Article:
L’Oreal-UNESCO for Women in Science Fellow 2015

September 10, 2015

JCU scientist is named L’Oreal-UNESCO for Women in Science Fellow 2015.

A passion for fish and sharks, and a desire to better understand how climate change will have an impact on marine species has seen Townsville-based scientist, Dr Jodie Rummer win one of the prestigious Australia L’Oreal-UNESCO For Women in Science Fellowships for 2015.

Dr Rummer, a marine biologist with the ARC Centre of Excellence for Coral Reef Studies at James Cook University, is one of four scientists from Australia and New Zealand to be recognised with the highly competitive award.

Dr Jodie Rummer examines an epaulette shark. Photo: Richard Davis, JCU Media.
Dr Jodie Rummer examines an epaulette shark. Photo: Richard Davis, JCU Media.

The Fellowship provides $25,000 to support recipients with their research and foster the careers of female scientists.

Rummer says she is honoured to receive the award, which will help support her work on predicting how sharks and other fish will cope with rapidly changing oceans.

“Fish have been evolutionary winners, but we don’t know how they will adapt with the rapid changes taking place in the oceans now.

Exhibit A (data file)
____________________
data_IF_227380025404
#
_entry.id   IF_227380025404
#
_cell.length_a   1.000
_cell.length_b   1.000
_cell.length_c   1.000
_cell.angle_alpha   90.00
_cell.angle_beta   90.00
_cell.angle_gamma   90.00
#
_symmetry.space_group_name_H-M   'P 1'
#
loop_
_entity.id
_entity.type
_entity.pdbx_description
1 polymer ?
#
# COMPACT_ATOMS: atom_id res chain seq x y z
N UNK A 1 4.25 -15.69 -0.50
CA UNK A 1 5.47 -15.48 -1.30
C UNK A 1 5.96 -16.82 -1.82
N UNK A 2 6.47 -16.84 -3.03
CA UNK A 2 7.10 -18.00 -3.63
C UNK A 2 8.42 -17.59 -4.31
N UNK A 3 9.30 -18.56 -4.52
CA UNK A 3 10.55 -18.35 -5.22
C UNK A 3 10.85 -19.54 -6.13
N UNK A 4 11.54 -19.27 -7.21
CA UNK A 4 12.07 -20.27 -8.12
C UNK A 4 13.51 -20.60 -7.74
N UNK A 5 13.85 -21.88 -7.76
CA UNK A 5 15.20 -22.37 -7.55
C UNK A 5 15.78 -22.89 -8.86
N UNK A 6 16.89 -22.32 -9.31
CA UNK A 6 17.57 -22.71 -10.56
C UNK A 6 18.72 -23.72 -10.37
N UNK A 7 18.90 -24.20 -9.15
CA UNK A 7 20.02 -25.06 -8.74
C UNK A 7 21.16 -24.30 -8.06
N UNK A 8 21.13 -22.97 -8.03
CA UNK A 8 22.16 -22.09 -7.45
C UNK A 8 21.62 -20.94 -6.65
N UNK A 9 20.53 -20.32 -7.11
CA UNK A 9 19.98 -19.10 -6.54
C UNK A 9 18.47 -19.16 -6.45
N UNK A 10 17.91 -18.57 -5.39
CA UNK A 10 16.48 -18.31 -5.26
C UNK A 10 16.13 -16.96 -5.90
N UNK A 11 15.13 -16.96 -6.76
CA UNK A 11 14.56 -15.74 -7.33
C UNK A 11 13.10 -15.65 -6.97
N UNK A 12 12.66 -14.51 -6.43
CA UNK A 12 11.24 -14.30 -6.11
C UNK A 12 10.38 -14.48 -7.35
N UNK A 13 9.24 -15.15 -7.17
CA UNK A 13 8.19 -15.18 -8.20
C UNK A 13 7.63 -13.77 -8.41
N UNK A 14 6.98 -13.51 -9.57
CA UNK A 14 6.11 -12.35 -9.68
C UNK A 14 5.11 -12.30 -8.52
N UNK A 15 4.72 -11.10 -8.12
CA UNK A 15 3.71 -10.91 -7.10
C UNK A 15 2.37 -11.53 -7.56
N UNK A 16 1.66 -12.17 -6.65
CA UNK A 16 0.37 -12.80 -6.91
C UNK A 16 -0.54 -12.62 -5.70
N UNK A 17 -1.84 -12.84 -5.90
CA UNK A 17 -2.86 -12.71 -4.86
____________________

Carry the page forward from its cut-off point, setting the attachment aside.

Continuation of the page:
Some will be winners, some will be losers as the climate changes, and that’s a problem not just for the oceans, but also for the communities that depend on fish for protein.

Fish have been on the planet for hundreds of millions of years. It’s up to us to ensure they’re here for the next 100 million years.”

Rummer’s research examines how ‘oxygen transport’ works in fish and how it is affected by stress and their ability to adapt to their habitats.

To get a better understanding of the capacity of fish to adapt, Rummer is working with sharks on the Great Barrier Reef, in Papua New Guinea, and in French Polynesia.

Her L’Oréal-UNESCO For Women in Science Fellowship will help expand her work in the world’s largest shark sanctuary in Moorea, French Polynesia.

There she will study sicklefin lemon and black-tip reef sharks, which may be less able to adapt to future ocean conditions.

“In the long term, understanding how sharks will respond to future ocean conditions will help us make wise decisions needed to protect and conserve the world’s fish populations in general,” Rummer says.

Rummer’s work has attracted global scientific and media attention. She is also a strong advocate for improving the status of women in science.

Rummer is a Research Fellow at the ARC Centre of Excellence for Coral Reef Studies at James Cook University, where she holds an Australian Research Council Discovery Early Career Research Award (ARC DECRA).

A hot future for sharks

Dr Jodie Rummer, marine biologist, James Cook University, Townsville

Dr Jodie Rummer is fascinated by fish and their ability to deliver oxygen to their muscles 20 to 50 times more efficiently than we can. Her global research into salmon, mackerel, hagfish, and now sharks explains why fish dominate the oceans, and has given her the opportunity to swim with sharks in the world’ largest shark sanctuary, in French Polynesia.

This article was first published by James Cook University on 8 September 2015. Read the original article here.


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